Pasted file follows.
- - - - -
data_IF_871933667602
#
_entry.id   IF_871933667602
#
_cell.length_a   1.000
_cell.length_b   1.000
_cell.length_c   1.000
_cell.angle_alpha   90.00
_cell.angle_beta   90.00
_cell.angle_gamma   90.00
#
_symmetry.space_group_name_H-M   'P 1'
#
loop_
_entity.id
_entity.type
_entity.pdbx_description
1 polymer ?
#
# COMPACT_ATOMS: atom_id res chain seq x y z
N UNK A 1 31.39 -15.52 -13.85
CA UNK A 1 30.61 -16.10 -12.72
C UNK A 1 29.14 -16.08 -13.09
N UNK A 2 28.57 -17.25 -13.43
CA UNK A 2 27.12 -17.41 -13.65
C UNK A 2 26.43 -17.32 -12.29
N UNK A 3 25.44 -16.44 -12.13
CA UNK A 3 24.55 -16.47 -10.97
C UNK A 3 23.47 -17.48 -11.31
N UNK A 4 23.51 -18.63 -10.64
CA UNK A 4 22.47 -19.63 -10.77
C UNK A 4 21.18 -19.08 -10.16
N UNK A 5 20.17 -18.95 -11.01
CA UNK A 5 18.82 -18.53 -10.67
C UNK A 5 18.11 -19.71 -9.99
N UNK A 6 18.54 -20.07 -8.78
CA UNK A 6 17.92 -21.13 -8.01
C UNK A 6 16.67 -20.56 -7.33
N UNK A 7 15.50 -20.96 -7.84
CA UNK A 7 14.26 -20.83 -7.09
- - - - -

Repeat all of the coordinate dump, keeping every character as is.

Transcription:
data_IF_871933667602
#
_entry.id   IF_871933667602
#
_cell.length_a   1.000
_cell.length_b   1.000
_cell.length_c   1.000
_cell.angle_alpha   90.00
_cell.angle_beta   90.00
_cell.angle_gamma   90.00
#
_symmetry.space_group_name_H-M   'P 1'
#
loop_
_entity.id
_entity.type
_entity.pdbx_description
1 polymer ?
#
# COMPACT_ATOMS: atom_id res chain seq x y z
N UNK A 1 31.39 -15.52 -13.85
CA UNK A 1 30.61 -16.10 -12.72
C UNK A 1 29.14 -16.08 -13.09
N UNK A 2 28.57 -17.25 -13.43
CA UNK A 2 27.12 -17.41 -13.65
C UNK A 2 26.43 -17.32 -12.29
N UNK A 3 25.44 -16.44 -12.13
CA UNK A 3 24.55 -16.47 -10.97
C UNK A 3 23.47 -17.48 -11.31
N UNK A 4 23.51 -18.63 -10.64
CA UNK A 4 22.47 -19.63 -10.77
C UNK A 4 21.18 -19.08 -10.16
N UNK A 5 20.17 -18.95 -11.01
CA UNK A 5 18.82 -18.53 -10.67
C UNK A 5 18.11 -19.71 -9.99
N UNK A 6 18.54 -20.07 -8.78
CA UNK A 6 17.92 -21.13 -8.01
C UNK A 6 16.67 -20.56 -7.33
N UNK A 7 15.50 -20.96 -7.84
CA UNK A 7 14.26 -20.83 -7.09